I admit, the pianists with perfect pitch had an advantage over the other instrumentalists in the room. They were familiar with the major piano works and their key signatures. And the dynamics and voicing of the notes matter. And yet Sebök’s playing of the first note or chord of these pieces left no doubt as to the mood and intention of the music. How did he do that and more importantly how did he convey this to the listeners?
Just like anything else it takes practice. Sometimes attaching a descriptive word to sections of a piece helps to depict the feelings we believe the composer intended such as melancholy, dreamy, anxious, heartbreaking, ethereal, ominous, brooding, fierce, tender, noble. Or try to imitate the sound of a feeling or sensation such as a sigh, a squeal, a whisper, a wheeze. Experiment with how to achieve these moods technically—in your quality of sound and dynamics: with more bow or less, more bow speed or less, closer to the bridge or the fingerboard, with more breath or less; with your fingerings: staying on one string to maintain the same timber, eliminating jerky shifts, choosing where to make an expressive slide, playing with more or less vibrato, or perhaps none.
Taping practice sessions can help us take a step away from the physical execution of playing. Ask yourself if the phrases flow like a singer would sing it without interruptions due to stops and starts either in the bow, or while shifting positions, crossing strings, or while taking a breath. Is the interpretation convincing? Singing the phrase ourselves without the encumbrances of the instrument can help.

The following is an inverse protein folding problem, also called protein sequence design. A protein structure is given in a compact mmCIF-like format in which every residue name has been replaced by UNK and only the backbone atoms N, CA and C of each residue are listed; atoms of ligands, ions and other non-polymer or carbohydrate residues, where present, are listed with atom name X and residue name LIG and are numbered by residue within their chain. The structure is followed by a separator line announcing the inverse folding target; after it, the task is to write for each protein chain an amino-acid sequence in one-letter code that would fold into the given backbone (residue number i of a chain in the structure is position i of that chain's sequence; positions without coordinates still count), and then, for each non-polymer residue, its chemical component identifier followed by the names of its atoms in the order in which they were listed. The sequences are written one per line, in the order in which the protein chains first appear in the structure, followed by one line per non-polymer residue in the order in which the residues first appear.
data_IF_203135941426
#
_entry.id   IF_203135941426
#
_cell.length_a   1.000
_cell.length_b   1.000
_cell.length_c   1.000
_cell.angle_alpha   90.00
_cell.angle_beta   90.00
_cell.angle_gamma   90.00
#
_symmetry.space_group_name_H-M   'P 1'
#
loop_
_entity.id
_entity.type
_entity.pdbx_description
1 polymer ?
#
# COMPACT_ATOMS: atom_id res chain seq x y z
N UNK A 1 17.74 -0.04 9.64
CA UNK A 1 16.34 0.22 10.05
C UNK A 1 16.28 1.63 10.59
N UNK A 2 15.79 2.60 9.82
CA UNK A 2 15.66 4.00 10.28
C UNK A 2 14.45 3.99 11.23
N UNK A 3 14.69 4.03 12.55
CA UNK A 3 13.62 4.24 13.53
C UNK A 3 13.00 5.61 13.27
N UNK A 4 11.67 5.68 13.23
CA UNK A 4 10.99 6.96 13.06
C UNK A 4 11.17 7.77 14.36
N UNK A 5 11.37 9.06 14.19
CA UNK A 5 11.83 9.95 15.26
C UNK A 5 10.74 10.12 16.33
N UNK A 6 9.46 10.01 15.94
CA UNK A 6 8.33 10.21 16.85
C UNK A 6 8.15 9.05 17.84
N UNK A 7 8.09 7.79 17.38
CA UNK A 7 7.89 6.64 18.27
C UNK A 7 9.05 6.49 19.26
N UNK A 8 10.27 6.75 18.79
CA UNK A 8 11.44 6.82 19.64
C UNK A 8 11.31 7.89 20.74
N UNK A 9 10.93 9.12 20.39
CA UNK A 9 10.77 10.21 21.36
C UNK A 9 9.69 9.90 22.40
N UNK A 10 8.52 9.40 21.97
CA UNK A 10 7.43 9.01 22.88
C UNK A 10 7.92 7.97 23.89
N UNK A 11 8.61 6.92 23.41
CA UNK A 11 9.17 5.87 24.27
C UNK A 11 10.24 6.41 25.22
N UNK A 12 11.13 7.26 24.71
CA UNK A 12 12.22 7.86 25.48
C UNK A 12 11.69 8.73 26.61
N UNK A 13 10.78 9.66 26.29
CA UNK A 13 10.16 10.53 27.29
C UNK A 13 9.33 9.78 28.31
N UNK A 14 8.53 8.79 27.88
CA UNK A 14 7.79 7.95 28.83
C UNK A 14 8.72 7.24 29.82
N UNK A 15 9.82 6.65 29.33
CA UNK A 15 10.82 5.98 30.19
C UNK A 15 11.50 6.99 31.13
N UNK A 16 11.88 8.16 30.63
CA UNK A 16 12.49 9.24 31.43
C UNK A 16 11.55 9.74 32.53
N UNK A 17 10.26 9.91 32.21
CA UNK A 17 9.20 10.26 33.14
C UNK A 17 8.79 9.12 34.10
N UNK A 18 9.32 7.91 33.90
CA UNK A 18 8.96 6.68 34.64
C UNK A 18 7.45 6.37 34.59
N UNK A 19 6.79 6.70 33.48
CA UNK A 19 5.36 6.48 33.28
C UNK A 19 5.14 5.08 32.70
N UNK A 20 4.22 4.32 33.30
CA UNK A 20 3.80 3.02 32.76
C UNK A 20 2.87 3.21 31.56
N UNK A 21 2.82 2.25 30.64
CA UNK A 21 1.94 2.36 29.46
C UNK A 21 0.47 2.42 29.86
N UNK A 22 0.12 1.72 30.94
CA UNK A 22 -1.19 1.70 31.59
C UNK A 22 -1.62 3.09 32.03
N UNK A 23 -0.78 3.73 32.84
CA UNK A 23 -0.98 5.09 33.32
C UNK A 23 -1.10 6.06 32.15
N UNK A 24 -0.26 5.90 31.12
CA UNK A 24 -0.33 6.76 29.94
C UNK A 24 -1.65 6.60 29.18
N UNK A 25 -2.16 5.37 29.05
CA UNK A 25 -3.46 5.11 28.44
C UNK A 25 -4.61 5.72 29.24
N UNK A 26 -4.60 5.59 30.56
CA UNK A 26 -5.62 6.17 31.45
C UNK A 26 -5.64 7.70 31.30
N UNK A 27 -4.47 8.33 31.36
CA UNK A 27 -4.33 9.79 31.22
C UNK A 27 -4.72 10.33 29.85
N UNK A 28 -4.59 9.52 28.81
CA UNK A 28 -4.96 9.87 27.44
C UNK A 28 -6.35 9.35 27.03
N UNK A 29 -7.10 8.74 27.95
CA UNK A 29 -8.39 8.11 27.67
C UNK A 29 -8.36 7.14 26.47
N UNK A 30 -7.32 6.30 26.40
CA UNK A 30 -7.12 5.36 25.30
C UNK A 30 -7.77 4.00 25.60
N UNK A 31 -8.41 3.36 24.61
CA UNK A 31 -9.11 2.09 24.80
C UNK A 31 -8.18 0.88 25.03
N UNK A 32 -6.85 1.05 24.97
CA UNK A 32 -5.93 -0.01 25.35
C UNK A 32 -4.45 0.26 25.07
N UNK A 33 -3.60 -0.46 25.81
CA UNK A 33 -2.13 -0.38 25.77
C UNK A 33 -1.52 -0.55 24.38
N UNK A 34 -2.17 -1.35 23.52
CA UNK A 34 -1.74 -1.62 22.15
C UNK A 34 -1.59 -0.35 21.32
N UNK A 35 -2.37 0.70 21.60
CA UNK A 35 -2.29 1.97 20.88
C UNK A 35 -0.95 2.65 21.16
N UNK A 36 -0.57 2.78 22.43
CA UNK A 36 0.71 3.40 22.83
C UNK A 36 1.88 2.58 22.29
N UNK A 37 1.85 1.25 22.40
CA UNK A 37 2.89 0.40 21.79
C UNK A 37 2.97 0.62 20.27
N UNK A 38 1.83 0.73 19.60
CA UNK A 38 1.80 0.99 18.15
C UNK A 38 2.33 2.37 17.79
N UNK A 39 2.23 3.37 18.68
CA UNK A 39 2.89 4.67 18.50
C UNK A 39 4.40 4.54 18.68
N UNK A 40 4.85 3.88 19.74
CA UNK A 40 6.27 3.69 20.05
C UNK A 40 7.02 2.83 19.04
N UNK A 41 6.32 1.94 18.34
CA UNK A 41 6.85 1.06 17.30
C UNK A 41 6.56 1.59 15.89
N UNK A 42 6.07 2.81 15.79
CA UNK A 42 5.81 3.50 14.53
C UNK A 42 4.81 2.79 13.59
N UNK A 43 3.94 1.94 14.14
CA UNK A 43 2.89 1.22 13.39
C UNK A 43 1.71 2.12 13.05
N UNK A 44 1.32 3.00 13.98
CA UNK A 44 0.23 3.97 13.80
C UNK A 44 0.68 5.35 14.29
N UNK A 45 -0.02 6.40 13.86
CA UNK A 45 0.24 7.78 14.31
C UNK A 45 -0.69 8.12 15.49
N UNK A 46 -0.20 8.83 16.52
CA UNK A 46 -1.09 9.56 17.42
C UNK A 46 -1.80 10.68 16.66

Once you’ve polished a piece to your satisfaction, ask a friend, partner, or colleague to listen. Chances are, if you’re deeply convinced of the essence of what you are trying to convey, he or she will feel it too. But it’s likely they will shed light on the places that may not be as successful as others. Back to the drawing board or fingerboard for more fine-tuning. Repeat this process until you’ve integrated new thoughts.
During the dress rehearsal when you have a chance to play in the hall, you’ll find you must adjust things like your concept of dynamics and timing. Work with the space. Try to fill it by projecting your sound all the way to the back rows of the auditorium without forcing or squeezing the sound. Have a trusted person listen and remind yourself to focus on the emotions. By this time, you have put in the work, and you know the piece technically. Aim to free yourself from technical constraints to allow the music to flow through you.
Concert day has arrived. From the moment we walk on stage and well before the first note it’s essential to envision and embody the character and mood of the piece. Efforts in the practice room to hear what we are doing—disconnected from producing it—will pay off.
If the performance is recorded, we might discover upon listening closely that the tempo was quicker than we intended; the crescendos were not exaggerated enough; the softest dynamics could have been less; a pause or cadence could have been held a bit longer; a missed note was so fleeting that it barely registered.
Most important, the overall performance was likely better than we thought, lovely at times, and convincing and meaningful in ways we’d hoped. After spending more time refining, our interpretation will be enhanced so that the next time we play this piece, the emotional impact will be even more effective.
An interpretation should never be static. It’s never done. As people, we grow and change with new experiences, and a great musician will constantly strive to be intentional about molding and developing an approach without being inwardly. A piece will remain vital and fresh if each time we play we explore new avenues for expression.